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For Immediate Release: 09/09/21

John B. Howard, Chair



James Denn | James.Denn@dps.ny.gov | (518) 474-7080





   21090 / 21-E-0307; 21-E-0306; 21-E-0302;

 21-E-0310; 21-E-0275; 21-E-0301; 21-E-0294


September 09, 2021

PSC Approves Energy Efficient Streetlighting Sale to 7 Upstate Municipalities


11,273 Streetlights Sold to Municipalities Will Enable Installation of More Energy-Efficient,
Affordable Lighting
LED Street Lighting Up to 65 Percent More Efficient Than Traditional Lights
Reducing Power Consumption Combats Climate Change
More than 50 Municipalities Have Participated in the Streetlight Purchase Initiative
ALBANY — The New York State Public Service Commission (Commission) today, as part of its continuing work to reduce municipal energy consumption across the State, approved separate requests to sell utility-owned streetlights to seven municipalities in upstate New York totaling $7.5 million. With the change in ownership, the municipalities can control street-lighting and install their own state-of-the-art energy efficient lights to lower costs to taxpayers and protect the environment.
“The Commission has championed municipal government efficiency and encouraged municipalities to have greater control over their energy usage,” said Commission Chair John B. Howard. “Implementing LED streetlighting options can play an important role in helping the State achieve its clean-energy goals in support of New York’s nation-leading clean energy initiatives.”
In 2015, the Public Service Law was amended to establish procedures to facilitate the transfer of ownership of complete street-lighting systems to municipalities or other government entities. With the change in ownership, municipalities take control of street-lighting and have the option to install state-of-the-art, energy efficient lights and new technologies to lower costs to taxpayers and protect the environment by reducing energy consumption. Including today’s decisions, the Commission has approved the sale of over 84,734 streetlights to 51 municipalities. The total value of these streetlights is more than $56.8 million.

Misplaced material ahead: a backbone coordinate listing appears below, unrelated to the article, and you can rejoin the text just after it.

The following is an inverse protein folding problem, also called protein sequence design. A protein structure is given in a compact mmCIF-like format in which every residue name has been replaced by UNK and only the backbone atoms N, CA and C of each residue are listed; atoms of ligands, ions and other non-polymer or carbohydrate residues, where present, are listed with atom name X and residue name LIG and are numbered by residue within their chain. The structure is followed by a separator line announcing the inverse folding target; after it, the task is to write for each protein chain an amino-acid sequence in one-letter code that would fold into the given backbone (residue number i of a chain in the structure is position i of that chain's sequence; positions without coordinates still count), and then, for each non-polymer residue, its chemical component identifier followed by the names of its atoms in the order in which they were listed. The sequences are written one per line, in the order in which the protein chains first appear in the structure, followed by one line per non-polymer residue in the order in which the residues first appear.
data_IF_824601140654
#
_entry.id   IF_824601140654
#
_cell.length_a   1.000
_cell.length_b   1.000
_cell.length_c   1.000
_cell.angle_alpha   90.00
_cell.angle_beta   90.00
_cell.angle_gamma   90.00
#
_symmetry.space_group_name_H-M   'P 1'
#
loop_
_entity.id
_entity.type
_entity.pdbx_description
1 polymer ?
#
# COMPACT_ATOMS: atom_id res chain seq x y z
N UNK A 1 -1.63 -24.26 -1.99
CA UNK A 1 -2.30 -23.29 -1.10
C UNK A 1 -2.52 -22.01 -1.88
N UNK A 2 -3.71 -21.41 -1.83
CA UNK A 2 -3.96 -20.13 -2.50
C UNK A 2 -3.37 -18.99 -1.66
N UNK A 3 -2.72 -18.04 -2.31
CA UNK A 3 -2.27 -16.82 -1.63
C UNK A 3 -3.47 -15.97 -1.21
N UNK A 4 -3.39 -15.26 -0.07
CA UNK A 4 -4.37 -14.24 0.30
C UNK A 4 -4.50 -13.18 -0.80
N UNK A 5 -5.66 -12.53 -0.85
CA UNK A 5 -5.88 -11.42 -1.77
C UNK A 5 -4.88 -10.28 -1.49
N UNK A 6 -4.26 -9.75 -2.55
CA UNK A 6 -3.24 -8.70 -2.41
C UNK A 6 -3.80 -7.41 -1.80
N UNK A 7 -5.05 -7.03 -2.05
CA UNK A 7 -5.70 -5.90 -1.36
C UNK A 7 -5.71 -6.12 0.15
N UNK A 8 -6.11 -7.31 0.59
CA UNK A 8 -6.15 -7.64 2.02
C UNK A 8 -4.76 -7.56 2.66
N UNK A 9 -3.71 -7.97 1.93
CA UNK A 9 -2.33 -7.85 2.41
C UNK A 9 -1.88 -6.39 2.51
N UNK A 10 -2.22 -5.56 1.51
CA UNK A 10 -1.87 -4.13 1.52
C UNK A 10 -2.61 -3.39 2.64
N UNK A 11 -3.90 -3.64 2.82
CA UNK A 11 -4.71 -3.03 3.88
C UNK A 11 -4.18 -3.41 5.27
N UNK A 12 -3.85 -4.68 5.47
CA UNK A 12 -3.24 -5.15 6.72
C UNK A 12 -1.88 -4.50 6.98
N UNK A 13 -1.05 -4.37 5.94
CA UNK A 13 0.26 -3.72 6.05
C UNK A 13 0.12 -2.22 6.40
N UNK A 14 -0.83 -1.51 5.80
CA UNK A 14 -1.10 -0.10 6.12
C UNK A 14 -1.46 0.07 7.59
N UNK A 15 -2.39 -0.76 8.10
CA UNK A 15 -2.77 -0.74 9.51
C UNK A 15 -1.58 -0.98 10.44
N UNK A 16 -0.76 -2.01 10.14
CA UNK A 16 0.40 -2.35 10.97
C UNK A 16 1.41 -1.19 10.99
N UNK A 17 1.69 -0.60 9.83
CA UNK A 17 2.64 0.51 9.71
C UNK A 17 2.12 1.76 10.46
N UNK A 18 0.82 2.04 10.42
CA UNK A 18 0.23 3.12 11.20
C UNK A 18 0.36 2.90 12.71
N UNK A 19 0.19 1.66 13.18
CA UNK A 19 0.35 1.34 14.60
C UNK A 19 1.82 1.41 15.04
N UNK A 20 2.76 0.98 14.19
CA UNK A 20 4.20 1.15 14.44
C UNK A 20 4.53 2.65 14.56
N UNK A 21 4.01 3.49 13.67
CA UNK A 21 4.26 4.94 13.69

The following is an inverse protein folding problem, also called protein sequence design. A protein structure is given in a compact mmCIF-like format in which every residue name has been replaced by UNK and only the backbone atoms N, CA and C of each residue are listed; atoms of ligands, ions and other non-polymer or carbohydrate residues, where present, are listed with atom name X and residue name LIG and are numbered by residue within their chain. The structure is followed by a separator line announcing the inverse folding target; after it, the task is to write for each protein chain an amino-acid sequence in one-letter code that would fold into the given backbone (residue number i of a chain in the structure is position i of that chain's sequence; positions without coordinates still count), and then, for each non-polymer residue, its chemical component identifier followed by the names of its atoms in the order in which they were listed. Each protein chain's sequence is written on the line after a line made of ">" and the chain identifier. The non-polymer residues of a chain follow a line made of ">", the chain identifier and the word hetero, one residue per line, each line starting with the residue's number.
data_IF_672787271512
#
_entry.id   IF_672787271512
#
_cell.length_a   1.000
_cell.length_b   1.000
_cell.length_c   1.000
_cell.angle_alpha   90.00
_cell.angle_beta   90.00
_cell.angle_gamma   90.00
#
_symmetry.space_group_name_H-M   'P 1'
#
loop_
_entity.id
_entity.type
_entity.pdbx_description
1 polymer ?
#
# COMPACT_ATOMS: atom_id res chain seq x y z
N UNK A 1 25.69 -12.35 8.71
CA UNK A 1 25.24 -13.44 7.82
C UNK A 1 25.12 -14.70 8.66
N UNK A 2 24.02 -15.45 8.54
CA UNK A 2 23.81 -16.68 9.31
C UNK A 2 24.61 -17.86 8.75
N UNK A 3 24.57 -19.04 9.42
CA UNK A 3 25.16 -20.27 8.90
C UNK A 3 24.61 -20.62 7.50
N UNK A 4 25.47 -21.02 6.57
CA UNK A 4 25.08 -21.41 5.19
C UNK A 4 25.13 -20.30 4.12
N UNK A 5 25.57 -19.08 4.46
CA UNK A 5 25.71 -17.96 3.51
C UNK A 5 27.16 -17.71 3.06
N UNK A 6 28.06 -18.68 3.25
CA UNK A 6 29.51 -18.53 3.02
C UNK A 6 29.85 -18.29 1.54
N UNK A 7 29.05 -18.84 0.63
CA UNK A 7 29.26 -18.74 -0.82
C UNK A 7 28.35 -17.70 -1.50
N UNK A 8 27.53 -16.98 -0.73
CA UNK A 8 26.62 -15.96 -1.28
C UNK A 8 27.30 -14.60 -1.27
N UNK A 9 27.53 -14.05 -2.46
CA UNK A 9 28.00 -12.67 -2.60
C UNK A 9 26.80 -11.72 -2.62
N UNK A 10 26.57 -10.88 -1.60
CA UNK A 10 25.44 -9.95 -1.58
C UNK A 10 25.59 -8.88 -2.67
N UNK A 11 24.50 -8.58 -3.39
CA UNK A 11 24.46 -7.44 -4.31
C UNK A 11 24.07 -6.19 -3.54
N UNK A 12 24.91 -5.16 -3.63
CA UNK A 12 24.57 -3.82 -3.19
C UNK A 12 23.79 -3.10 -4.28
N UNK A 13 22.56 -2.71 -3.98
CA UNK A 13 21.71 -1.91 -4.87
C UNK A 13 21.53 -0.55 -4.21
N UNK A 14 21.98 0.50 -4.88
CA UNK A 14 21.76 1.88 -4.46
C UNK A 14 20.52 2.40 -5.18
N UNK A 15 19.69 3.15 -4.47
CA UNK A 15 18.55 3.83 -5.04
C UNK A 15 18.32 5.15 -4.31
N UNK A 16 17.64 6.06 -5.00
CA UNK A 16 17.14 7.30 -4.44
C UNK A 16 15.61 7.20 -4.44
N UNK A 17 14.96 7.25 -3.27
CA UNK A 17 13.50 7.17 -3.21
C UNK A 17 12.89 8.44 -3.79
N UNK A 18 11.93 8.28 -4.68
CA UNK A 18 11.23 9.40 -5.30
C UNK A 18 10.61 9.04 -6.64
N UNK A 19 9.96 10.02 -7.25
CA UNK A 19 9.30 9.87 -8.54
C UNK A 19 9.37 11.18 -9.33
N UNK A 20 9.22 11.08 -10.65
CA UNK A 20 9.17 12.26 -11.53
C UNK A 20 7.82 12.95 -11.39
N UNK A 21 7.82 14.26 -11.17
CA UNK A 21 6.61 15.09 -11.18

Energy efficiency lights, known as LEDs or light-emitting diodes, use significantly less energy than traditional street-lighting. The adoption of LED-lighting can save municipalities up to 65 percent of electricity costs for street-lighting.
LED-related energy savings can contribute significantly to the State’s energy and environmental goals. In fact, if all of the State’s streetlights were converted to LEDs, the energy savings potential is estimated to be enough electricity for 75,000 average-sized houses. Financial savings could be as great as $28 million per year. Given the opportunity for savings, municipalities across the State have been showing interest in either buying utility-owned streetlighting facilities with the intention of converting to LEDs or working with utilities to convert the utility-owned streetlights within their respective jurisdictions.
For an average municipality, streetlights may account for up to 40 percent of total local government electric energy consumption. Pursuing LED conversions allows local governments to lower municipal energy expenditures while lowering overall emissions from the energy sector, furthering the State’s greenhouse gas reduction goals.
The streetlight sales approved today by the Commission are as follows:
  • City of Troy, Rensselaer County: $4.1 million for 4,838 streetlights from National Grid (upstate);
  • Town of Colonie, Albany County: $2.1 million for 3,987 streetlights from National Grid (upstate);
  • City of Cohoes, Albany County: $876,339 for 1,595 streetlights from National Grid (upstate);
  • Albany County: $151,695 for 98 streetlights from National Grid (upstate);
  • Village of Voorheesville, Albany County: $136,994 for 313 streetlights from National Grid (upstate);
  • Town of Newfield, Tompkins County: $60,156 for 134 streetlights from NYSEG; and
  • Village of Liverpool, Onondaga County: $58,120 for 308 streetlights from National Grid (upstate).
Today’s decisions may be obtained by going to the Commission Documents section of the Commission’s Web site at www.dps.ny.gov and entering Case Numbers 21-E-0307 (City of Troy); 21-E-0306 (Town of Colonie); 21-E-0302 (City of Cohoes); 21-E-0310 (Albany County); 21-E-0275 (Village of Voorheesville); 21-E-0301 (Village of Newfield); or 21-E-0294 (Village of Liverpool) in the input box labeled "Search for Case/Matter Number". Many libraries offer free Internet access. Commission documents may also be obtained from the Commission’s Files Office, 14th floor, Three Empire State Plaza, Albany, NY 12223 (518-474-2500). If you have difficulty understanding English, please call us at 1-800-342-3377 for free language assistance services regarding this press release.
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